"Therefore, the Medicaid program must thoughtfully plan how to maintain the 10-year Electronic Health Records incentive program, by staffing it with personnel who have the requisite expertise to maximize implementation statewide," says Ms. Nicolella.

Rhode Island's small size means that there will be only one Health Information Exchange (HIE) statewide. "So, our medium- and long-term concerns of HIE interoperability are more interstate rather than intrastate," says Ms. Nicolella. "We recognize that implementing our HIE statewide will take considerable time and effort by us and many other parties in Rhode Island."

Rhode Island Medicaid is also working on modernizing its IT systems to the Centers for Medicare & Medicaid Services (CMS)' Medicaid Information Technology Architecture specifications.

"This has large implications for our integration with the state HIE and data exchange in general," says Ms. Nicolella. "We also have the challenge of devising a logical way to make the central HIE integrate with other systems." For example, the large hospital networks have Internet-based systems that extend to multiple providers.

Rhode Island's HIE efforts have been ongoing for several years, with the first implementation completed in the first half of 2010. As the regional health information organization and the Regional Extension Center for the state, the Rhode Island Quality Institute in Providence will play a major role in seeing the process through, along with the Medicaid agency and the Department of Health.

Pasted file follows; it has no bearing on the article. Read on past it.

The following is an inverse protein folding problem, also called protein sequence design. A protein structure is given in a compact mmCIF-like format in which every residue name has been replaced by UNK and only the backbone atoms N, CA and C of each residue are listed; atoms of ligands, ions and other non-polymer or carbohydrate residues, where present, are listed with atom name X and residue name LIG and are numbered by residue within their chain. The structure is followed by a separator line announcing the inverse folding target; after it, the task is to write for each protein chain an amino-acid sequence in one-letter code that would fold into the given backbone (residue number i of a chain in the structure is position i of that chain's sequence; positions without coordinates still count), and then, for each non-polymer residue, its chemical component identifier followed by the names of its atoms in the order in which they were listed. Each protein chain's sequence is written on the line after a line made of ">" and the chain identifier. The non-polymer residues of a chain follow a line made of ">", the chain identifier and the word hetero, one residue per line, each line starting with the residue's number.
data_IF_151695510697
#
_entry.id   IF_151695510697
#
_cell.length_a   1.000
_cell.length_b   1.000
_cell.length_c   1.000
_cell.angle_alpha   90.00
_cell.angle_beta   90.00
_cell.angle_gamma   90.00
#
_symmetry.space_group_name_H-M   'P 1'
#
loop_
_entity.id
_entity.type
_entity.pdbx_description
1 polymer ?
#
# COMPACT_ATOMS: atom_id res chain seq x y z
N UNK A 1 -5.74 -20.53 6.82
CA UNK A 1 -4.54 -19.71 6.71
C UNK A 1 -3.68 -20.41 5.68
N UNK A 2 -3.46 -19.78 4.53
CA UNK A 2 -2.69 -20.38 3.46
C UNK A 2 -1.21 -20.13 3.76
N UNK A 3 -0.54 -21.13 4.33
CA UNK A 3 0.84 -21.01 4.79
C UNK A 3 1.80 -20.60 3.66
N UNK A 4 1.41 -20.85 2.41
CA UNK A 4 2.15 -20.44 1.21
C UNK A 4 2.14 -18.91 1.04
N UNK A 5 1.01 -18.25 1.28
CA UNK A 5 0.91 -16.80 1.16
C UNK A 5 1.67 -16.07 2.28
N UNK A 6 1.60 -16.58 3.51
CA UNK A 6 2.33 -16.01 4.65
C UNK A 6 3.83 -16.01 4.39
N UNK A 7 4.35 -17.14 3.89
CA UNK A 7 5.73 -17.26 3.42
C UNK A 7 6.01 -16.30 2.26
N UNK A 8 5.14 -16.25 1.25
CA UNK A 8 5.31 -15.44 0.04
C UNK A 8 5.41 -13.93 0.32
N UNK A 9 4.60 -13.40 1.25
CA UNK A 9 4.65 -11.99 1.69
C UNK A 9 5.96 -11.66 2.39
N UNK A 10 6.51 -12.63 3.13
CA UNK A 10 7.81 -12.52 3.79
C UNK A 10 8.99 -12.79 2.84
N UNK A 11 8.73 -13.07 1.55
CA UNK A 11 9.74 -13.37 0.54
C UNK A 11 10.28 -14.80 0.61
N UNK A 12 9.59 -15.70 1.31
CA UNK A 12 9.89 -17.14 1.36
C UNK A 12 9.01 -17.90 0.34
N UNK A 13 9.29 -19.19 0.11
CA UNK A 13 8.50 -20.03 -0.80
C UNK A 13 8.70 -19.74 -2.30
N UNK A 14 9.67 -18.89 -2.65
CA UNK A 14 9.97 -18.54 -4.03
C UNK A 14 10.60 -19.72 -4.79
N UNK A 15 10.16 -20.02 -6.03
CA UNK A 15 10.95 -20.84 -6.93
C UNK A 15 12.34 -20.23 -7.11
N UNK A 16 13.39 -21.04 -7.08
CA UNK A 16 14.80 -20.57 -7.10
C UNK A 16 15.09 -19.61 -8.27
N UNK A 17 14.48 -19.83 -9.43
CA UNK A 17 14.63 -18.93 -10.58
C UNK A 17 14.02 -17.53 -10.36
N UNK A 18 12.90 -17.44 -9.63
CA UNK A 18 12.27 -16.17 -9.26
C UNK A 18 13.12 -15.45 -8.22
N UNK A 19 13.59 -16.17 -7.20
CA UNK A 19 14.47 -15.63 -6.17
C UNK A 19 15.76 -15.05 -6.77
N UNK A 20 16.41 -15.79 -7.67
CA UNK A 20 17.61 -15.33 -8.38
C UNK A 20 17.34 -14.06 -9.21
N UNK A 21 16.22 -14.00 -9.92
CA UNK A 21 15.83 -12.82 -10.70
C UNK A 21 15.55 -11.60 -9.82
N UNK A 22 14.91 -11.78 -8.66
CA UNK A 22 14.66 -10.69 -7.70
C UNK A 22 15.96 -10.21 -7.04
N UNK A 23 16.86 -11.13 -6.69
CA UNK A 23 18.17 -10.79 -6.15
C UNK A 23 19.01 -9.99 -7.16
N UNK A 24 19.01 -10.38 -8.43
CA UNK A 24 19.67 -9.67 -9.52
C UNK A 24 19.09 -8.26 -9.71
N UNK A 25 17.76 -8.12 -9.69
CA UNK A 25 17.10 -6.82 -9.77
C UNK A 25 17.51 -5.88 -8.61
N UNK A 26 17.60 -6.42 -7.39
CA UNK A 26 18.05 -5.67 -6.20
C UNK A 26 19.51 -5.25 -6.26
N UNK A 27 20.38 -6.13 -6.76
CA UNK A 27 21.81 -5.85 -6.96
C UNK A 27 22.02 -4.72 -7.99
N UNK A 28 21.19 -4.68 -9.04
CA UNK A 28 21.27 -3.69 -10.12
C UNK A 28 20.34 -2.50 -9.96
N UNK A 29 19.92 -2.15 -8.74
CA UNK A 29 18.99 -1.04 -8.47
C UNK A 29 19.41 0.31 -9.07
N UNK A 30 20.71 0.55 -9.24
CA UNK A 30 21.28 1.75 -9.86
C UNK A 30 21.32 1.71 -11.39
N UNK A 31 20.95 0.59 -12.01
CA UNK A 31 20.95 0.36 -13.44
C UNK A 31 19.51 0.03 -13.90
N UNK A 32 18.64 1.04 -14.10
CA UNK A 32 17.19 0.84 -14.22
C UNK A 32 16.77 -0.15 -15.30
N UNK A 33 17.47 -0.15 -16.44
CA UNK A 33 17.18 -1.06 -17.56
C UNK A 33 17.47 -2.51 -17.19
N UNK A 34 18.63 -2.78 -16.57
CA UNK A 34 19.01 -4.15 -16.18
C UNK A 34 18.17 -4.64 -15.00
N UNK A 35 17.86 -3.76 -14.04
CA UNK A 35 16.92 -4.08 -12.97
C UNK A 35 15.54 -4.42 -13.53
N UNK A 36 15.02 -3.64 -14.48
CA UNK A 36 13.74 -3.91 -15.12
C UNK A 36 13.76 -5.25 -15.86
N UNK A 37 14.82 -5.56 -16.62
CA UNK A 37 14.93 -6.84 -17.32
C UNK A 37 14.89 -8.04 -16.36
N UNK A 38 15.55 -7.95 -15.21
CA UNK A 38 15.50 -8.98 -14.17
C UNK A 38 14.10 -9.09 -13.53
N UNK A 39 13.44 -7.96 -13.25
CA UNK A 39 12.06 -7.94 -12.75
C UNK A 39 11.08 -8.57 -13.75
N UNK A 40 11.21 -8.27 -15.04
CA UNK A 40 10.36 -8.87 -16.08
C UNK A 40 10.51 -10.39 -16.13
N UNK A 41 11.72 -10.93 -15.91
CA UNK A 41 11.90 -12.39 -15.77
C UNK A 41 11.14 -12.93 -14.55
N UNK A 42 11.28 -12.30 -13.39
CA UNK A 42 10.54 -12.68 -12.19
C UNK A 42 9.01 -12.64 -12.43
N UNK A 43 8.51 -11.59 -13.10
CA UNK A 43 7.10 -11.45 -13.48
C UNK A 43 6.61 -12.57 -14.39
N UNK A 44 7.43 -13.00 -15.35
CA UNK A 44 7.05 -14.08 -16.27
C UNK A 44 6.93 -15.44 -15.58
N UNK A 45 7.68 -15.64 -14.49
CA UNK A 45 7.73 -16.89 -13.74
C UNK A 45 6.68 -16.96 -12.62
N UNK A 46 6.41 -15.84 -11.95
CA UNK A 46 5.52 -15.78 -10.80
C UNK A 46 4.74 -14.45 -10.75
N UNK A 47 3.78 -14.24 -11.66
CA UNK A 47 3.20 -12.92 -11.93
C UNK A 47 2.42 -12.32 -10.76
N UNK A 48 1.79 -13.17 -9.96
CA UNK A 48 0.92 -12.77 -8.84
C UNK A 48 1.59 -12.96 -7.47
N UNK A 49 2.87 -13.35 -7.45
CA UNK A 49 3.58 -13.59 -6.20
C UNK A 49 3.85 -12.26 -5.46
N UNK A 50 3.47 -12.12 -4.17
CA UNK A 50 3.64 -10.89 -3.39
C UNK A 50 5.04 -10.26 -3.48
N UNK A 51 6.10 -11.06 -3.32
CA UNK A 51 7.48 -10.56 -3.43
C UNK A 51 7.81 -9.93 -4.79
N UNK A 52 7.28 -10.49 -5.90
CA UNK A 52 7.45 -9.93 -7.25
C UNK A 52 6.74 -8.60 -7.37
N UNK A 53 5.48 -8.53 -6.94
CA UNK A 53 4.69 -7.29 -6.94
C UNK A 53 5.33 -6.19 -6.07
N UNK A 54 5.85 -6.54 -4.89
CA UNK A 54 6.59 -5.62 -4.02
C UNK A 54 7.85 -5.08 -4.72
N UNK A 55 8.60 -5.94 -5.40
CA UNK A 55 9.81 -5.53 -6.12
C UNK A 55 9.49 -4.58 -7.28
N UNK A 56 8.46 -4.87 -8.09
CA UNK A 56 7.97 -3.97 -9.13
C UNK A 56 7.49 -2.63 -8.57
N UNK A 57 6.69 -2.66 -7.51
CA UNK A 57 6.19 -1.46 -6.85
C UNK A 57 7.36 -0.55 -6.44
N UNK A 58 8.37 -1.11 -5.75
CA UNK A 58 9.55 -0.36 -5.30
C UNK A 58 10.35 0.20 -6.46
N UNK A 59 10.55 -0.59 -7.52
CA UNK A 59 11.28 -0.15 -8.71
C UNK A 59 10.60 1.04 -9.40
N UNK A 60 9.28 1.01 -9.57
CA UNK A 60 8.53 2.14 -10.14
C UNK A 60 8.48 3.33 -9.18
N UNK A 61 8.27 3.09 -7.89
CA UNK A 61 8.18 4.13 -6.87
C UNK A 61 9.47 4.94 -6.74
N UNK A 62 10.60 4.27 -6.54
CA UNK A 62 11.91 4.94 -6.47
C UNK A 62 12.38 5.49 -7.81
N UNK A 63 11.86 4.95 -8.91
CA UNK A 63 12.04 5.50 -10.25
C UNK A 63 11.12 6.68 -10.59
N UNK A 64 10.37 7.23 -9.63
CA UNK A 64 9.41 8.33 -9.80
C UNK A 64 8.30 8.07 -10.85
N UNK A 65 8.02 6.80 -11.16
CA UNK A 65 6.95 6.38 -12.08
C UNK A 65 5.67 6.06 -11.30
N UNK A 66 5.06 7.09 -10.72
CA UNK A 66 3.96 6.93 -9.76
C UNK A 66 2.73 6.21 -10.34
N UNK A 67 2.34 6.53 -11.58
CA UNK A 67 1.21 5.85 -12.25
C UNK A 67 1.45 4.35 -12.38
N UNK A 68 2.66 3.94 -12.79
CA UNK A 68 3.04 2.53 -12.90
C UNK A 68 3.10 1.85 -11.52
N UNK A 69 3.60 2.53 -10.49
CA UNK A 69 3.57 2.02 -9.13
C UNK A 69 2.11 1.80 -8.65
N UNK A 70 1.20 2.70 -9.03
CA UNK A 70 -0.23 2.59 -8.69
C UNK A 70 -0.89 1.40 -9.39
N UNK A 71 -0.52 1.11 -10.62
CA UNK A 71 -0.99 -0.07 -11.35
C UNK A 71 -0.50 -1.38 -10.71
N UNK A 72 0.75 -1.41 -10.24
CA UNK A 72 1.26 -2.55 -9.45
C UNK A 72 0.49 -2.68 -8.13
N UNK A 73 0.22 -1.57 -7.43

"The multiyear efforts mean stakeholders are well informed of the issues and have an awareness of the key players in Rhode Island," says Ms. Nicolella. "This core group of people will be called upon again to take the implementation to the next stage."

Ms. Nicolella says that CMS' proposed definition of "meaningful use" "appeared logical and well thought out, although the requirements are daunting. It starts out providers and hospitals with a relatively low qualification bar for Stage 1 that ratchets up to more stringent requirements in the ensuing years."

Ms. Nicolella says that at this stage, she expected more software vendors of electronic health records (EHRs) to be ready to meet CMS' requirements for Stages 2 and 3 of implementation. "However, we expect the EHR software companies will rise to the challenge, so the providers and hospitals will have a good range of choices when it comes time to buy," she says. "As to helping the providers qualify for incentives, Medicaid and the Rhode Island Quality Institute will collaborate to produce education tailored to assist the providers and hospitals."

[Contact Ms. Nicolella at ENicolella@dhs.ri.gov.]